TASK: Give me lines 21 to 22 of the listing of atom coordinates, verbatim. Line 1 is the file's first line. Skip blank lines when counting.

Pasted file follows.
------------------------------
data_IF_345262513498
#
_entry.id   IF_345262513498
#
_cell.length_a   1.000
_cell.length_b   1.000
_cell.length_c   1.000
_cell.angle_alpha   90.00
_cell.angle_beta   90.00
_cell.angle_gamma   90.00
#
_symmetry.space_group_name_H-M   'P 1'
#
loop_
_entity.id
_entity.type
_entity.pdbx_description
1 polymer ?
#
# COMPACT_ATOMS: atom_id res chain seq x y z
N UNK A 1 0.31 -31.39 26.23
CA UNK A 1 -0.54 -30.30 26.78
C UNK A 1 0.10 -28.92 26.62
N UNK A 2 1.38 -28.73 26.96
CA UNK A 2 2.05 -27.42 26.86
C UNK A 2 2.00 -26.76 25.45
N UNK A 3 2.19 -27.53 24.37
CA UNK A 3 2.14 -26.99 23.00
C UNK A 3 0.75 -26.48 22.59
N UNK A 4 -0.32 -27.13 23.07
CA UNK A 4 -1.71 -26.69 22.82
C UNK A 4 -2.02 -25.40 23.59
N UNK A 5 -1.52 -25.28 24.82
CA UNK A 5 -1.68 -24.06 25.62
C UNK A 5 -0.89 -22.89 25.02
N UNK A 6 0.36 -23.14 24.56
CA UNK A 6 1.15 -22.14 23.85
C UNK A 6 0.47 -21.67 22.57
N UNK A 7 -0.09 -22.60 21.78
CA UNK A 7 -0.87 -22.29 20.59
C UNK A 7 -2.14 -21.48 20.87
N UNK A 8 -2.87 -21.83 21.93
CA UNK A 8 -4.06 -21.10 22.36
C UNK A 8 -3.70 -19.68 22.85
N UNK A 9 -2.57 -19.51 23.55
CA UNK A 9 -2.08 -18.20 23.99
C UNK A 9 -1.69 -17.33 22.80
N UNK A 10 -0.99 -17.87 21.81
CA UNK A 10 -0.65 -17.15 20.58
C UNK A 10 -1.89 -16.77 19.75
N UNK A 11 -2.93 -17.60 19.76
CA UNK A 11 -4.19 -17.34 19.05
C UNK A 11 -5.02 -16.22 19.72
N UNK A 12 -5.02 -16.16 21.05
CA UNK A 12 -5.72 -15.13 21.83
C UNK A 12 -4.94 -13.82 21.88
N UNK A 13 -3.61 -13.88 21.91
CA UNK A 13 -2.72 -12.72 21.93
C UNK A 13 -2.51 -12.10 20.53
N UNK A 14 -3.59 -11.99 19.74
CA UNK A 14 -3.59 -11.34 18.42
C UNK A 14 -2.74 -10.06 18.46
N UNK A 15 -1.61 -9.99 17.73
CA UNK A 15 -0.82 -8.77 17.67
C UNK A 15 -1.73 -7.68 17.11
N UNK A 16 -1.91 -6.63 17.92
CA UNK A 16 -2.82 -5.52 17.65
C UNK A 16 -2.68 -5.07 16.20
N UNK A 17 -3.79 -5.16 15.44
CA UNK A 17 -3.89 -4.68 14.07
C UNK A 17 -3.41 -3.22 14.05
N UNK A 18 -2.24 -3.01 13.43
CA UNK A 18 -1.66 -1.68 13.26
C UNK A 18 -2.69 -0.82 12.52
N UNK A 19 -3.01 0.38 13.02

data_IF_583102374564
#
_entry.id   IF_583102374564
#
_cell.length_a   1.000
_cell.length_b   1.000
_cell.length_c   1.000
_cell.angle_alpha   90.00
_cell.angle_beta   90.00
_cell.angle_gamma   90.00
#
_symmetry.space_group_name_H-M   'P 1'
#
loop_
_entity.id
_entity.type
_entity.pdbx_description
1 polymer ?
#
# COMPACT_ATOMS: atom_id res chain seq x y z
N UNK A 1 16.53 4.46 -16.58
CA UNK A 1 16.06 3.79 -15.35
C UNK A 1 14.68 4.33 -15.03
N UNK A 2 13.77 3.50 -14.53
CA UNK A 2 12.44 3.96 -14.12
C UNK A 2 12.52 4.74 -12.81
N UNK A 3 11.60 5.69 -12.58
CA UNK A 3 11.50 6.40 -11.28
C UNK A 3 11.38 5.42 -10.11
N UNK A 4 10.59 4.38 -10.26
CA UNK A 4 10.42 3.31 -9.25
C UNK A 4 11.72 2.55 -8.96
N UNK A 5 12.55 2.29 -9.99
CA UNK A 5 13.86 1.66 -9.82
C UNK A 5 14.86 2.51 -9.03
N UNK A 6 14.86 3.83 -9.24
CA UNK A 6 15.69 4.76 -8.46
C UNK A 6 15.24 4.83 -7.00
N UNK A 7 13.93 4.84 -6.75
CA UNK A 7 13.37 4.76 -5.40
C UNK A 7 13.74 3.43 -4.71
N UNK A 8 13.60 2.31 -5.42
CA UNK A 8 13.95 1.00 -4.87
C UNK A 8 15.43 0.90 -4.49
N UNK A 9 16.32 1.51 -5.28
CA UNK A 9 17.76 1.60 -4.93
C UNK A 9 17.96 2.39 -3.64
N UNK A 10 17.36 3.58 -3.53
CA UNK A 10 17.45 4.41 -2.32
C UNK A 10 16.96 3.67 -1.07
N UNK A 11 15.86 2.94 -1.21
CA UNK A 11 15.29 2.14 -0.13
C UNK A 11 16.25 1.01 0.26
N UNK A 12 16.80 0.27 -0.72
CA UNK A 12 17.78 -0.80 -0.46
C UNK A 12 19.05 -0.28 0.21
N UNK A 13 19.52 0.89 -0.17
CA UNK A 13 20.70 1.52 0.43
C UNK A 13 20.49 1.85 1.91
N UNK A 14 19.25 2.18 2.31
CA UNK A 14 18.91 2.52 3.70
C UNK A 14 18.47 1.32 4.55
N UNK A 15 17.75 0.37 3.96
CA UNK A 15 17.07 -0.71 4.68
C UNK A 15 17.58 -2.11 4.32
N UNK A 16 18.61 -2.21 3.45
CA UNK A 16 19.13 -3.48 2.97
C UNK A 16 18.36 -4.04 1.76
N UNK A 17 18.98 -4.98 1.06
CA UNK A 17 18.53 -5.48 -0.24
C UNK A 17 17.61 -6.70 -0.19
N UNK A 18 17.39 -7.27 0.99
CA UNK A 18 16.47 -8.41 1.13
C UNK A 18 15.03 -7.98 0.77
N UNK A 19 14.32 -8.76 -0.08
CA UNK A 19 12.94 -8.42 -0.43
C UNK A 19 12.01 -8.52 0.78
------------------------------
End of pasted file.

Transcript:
N UNK A 1 0.31 -31.39 26.23
CA UNK A 1 -0.54 -30.30 26.78